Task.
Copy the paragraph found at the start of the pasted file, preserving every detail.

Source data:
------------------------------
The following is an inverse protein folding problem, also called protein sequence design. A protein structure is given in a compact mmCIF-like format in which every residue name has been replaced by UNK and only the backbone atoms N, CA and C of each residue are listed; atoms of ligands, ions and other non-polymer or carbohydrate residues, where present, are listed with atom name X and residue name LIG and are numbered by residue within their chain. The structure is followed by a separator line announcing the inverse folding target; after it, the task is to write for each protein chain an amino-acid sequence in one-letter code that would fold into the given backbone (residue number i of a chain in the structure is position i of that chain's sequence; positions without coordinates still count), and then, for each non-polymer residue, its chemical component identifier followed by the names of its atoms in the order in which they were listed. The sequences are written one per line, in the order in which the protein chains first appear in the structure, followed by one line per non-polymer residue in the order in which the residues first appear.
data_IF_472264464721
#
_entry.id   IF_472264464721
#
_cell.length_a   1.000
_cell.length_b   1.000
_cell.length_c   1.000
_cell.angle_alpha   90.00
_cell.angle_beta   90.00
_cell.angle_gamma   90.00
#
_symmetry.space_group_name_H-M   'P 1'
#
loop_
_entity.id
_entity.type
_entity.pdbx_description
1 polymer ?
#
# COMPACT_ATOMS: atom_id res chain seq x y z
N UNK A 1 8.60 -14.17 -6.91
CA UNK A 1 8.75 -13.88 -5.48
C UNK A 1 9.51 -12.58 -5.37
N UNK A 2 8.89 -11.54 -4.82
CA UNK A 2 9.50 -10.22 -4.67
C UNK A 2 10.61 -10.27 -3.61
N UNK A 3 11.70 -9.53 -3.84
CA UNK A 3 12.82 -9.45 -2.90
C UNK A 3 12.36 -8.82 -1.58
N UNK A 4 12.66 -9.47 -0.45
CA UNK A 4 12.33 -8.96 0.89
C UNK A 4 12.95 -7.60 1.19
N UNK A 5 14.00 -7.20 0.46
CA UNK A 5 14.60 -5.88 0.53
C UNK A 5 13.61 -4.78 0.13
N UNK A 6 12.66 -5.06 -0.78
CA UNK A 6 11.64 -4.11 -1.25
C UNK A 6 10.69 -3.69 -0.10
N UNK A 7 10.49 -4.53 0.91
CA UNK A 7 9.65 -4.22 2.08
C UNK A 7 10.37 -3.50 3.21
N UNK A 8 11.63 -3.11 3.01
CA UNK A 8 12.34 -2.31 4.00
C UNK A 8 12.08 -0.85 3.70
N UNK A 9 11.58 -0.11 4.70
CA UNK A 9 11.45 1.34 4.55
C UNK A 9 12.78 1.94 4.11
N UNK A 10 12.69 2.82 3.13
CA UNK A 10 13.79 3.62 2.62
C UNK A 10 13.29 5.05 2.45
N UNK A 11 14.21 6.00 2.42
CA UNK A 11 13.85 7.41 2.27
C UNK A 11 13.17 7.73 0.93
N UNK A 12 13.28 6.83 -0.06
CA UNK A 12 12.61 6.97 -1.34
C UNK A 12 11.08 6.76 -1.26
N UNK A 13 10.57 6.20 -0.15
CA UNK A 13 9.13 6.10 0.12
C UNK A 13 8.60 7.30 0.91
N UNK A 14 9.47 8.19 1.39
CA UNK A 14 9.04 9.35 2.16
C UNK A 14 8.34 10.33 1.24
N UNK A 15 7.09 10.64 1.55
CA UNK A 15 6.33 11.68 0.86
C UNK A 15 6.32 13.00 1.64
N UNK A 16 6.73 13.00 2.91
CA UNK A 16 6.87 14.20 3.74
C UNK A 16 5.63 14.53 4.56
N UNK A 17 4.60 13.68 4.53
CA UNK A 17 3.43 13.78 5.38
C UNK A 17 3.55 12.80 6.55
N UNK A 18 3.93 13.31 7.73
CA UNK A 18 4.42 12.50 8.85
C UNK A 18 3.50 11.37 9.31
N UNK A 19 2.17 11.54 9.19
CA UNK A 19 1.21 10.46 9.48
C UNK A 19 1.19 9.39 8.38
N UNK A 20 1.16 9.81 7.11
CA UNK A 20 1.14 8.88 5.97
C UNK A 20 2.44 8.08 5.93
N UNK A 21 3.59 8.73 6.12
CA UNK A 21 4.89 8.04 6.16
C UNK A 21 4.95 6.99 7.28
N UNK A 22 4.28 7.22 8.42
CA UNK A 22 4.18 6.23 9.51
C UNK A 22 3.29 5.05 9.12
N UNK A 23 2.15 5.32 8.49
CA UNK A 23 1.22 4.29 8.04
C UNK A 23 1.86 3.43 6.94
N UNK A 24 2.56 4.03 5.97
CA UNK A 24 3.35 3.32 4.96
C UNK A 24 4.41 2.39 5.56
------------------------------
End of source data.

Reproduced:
The following is an inverse protein folding problem, also called protein sequence design. A protein structure is given in a compact mmCIF-like format in which every residue name has been replaced by UNK and only the backbone atoms N, CA and C of each residue are listed; atoms of ligands, ions and other non-polymer or carbohydrate residues, where present, are listed with atom name X and residue name LIG and are numbered by residue within their chain. The structure is followed by a separator line announcing the inverse folding target; after it, the task is to write for each protein chain an amino-acid sequence in one-letter code that would fold into the given backbone (residue number i of a chain in the structure is position i of that chain's sequence; positions without coordinates still count), and then, for each non-polymer residue, its chemical component identifier followed by the names of its atoms in the order in which they were listed. The sequences are written one per line, in the order in which the protein chains first appear in the structure, followed by one line per non-polymer residue in the order in which the residues first appear.